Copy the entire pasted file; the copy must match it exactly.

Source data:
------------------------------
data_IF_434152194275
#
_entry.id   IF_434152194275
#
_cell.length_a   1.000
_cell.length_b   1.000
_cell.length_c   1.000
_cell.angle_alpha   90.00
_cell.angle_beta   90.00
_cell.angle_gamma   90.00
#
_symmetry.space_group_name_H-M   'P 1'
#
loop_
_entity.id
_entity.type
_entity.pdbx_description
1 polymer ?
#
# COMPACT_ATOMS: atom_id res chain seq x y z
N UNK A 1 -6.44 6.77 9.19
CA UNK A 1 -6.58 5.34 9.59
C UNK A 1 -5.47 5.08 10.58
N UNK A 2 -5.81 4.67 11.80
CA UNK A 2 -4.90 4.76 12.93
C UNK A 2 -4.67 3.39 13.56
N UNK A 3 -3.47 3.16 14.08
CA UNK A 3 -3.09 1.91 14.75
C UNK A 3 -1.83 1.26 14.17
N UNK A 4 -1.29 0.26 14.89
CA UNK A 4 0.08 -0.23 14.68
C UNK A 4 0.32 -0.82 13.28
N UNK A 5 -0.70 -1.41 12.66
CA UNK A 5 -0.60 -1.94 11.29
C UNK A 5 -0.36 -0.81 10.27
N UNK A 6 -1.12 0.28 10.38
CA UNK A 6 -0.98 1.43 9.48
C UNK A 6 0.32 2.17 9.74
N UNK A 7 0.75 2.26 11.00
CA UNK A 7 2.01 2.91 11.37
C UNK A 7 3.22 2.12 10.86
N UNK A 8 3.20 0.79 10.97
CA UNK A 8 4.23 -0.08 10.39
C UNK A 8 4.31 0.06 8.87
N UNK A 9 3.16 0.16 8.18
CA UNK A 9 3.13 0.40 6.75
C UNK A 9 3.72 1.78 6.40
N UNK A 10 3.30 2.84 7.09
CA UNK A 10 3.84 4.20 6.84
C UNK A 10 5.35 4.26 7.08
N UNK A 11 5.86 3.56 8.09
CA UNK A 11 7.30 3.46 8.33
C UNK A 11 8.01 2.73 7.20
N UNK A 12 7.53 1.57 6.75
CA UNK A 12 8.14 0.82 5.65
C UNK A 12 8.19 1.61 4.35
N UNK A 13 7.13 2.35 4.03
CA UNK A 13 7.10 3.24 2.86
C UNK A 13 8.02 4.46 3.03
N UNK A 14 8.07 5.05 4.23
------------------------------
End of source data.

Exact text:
data_IF_434152194275
#
_entry.id   IF_434152194275
#
_cell.length_a   1.000
_cell.length_b   1.000
_cell.length_c   1.000
_cell.angle_alpha   90.00
_cell.angle_beta   90.00
_cell.angle_gamma   90.00
#
_symmetry.space_group_name_H-M   'P 1'
#
loop_
_entity.id
_entity.type
_entity.pdbx_description
1 polymer ?
#
# COMPACT_ATOMS: atom_id res chain seq x y z
N UNK A 1 -6.44 6.77 9.19
CA UNK A 1 -6.58 5.34 9.59
C UNK A 1 -5.47 5.08 10.58
N UNK A 2 -5.81 4.67 11.80
CA UNK A 2 -4.90 4.76 12.93
C UNK A 2 -4.67 3.39 13.56
N UNK A 3 -3.47 3.16 14.08
CA UNK A 3 -3.09 1.91 14.75
C UNK A 3 -1.83 1.26 14.17
N UNK A 4 -1.29 0.26 14.89
CA UNK A 4 0.08 -0.23 14.68
C UNK A 4 0.32 -0.82 13.28
N UNK A 5 -0.70 -1.41 12.66
CA UNK A 5 -0.60 -1.94 11.29
C UNK A 5 -0.36 -0.81 10.27
N UNK A 6 -1.12 0.28 10.38
CA UNK A 6 -0.98 1.43 9.48
C UNK A 6 0.32 2.17 9.74
N UNK A 7 0.75 2.26 11.00
CA UNK A 7 2.01 2.91 11.37
C UNK A 7 3.22 2.12 10.86
N UNK A 8 3.20 0.79 10.97
CA UNK A 8 4.23 -0.08 10.39
C UNK A 8 4.31 0.06 8.87
N UNK A 9 3.16 0.16 8.18
CA UNK A 9 3.13 0.40 6.75
C UNK A 9 3.72 1.78 6.40
N UNK A 10 3.30 2.84 7.09
CA UNK A 10 3.84 4.20 6.84
C UNK A 10 5.35 4.26 7.08
N UNK A 11 5.86 3.56 8.09
CA UNK A 11 7.30 3.46 8.33
C UNK A 11 8.01 2.73 7.20
N UNK A 12 7.53 1.57 6.75
CA UNK A 12 8.14 0.82 5.65
C UNK A 12 8.19 1.61 4.35
N UNK A 13 7.13 2.35 4.03
CA UNK A 13 7.10 3.24 2.86
C UNK A 13 8.02 4.46 3.03
N UNK A 14 8.07 5.05 4.23